ray for him.” When I was a child, these
were the three words my mother, Christine,
always spoke whenever my four siblings
and I asked what had happened to my father.
Before their separation, both of my parents were
devout Catholics. They brought us to Church, had all
five of us baptized, were active in prayer groups and
the Church community, donated time and money, and
often prayed theRosary.
But just before I started kindergarten at Sacred
Heart School in Pittsfield, Massachusetts, my father’s
unchecked anger and lifestyle metamorphosed him
into a highly unpredictable stranger, to say the least.
Friends and family members encouraged him to seek
help, but he refused. His refusals were often followed
by heightened cruelty towards my mother, so people
stopped interfering. We were isolated.
My mother, afraid his violence would metastasize
and infect us all, asked her parish priest what she
should do. Worried that their marriage was at stake
and not fully understanding my father’s illness, the
priest told her to “go home, and be a good wife.” He
later apologized. But by the time my mother summoned
the courage to leave, we’d lost our house, two cars,
and my parents’ savings. We went from a “model”
middle-class family to one that was splintered and
Now alone with five children in an unfamiliar neigh-
borhood, my mother made it a priority that we continue
our Catholic faith and education. There were several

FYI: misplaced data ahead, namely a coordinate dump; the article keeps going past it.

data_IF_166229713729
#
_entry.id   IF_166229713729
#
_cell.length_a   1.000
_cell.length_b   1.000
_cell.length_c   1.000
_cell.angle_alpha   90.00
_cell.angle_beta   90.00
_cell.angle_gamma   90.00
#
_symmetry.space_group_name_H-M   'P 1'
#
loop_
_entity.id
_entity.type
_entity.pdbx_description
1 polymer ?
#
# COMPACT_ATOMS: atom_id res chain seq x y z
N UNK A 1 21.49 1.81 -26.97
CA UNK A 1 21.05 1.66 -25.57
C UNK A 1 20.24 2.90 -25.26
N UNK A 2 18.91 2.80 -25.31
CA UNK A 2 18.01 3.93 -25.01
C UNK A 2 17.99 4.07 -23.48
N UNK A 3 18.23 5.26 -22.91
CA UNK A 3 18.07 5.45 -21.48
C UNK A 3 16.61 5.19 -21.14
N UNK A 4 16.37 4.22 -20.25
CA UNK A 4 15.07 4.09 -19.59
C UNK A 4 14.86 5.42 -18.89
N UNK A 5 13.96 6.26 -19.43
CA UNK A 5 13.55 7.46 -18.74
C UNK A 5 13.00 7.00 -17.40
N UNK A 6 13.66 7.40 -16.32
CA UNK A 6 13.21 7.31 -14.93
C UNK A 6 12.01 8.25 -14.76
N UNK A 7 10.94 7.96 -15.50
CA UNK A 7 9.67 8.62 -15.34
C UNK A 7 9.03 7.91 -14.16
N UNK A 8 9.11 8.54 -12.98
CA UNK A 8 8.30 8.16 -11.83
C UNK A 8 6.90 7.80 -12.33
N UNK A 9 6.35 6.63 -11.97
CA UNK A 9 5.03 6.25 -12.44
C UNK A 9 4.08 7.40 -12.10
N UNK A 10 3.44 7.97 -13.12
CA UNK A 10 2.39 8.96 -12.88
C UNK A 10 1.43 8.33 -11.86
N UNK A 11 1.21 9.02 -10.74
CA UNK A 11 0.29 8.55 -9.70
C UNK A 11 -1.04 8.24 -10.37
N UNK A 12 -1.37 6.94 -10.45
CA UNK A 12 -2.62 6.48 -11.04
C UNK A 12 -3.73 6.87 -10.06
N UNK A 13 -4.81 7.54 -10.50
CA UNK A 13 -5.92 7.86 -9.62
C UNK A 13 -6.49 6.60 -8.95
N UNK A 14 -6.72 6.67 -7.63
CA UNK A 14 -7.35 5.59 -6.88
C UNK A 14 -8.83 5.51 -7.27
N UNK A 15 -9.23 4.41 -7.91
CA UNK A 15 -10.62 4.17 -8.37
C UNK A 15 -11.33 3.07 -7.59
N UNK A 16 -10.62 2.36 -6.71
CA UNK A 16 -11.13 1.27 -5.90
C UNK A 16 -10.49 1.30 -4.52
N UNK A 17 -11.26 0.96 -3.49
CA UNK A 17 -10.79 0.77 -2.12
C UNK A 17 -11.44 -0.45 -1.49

obstacles to this goal: We’d lost the cars; how would we
get to Mass? We’d lost our savings; how would we pay
for Catholic schooling, uniforms, and sacraments?
In the beginning, it was difficult, but my mother
made it work. To get to Mass at St. Mary the Morning
Star, she would gently tuck her three smaller children
inside of a little red wagon, myself included, and pull
the wagon behind her while my two older siblings fol-
lowed closely behind. She also taught catechism so that
her children would have Catholic school scholarships.
And when a little red wagon and scholarships weren’t
enough, she relied on the kindness of friends she had
met through the Church and strangers who stocked
the food pantry.
Though she struggled, she made prayer a vital part
of our lives. Before each meal, we said Grace, even on
nights she refused to eat until all of us were fed. There
was never a morning she didn’t bless us before we got
on the school
bus or a night she didn’t kiss
each forehead and say, “St. Michael be in your
dreams.” She instilled the belief that if we asked for
God’s love, we would receive it. And she was an endless
reminder of it.
And, despite her pain at both his abuse and absence,
she has told us each day topray f
or my father. She
forgave him, because she understood the best way to
teach is to lead, and the best way to heal is to love. She
wanted us all to understand thatforgiveness,
difficult at times, is a necessary leap of faith, and that
faith, love, hope, and forgiveness are all interchange-
Eventually, my mother met worshippers while at
aHealing Mass a
t theNational Shrine of The Divine Mercy
who reached out to my family, provided us with
a used car, and helped us find a better home. If it hadn’t
been for their help in my youth, my life could have
been consumed by violence and addiction, and, like my
father, I could be absent from my loved ones’ lives.
Today, my mother watches as her grandchildren,
my nieces and nephew, pull each other around in the
little red wagon in her backyard. She blesses their fore-
heads before they leave, and, if they spend the night at
Nana’s, kisses their foreheads, saying, “St. Michael be
in your dreams” at night. She still prays for my father,
though she forgave him long ago. She does this so he
can forgive himself, because, when you love someone,
you don’t give up on that.
Breanne Reilly is a staff writer at the Marian Helpers
Center in Stockbridge, Massachusetts.
the story of a daughter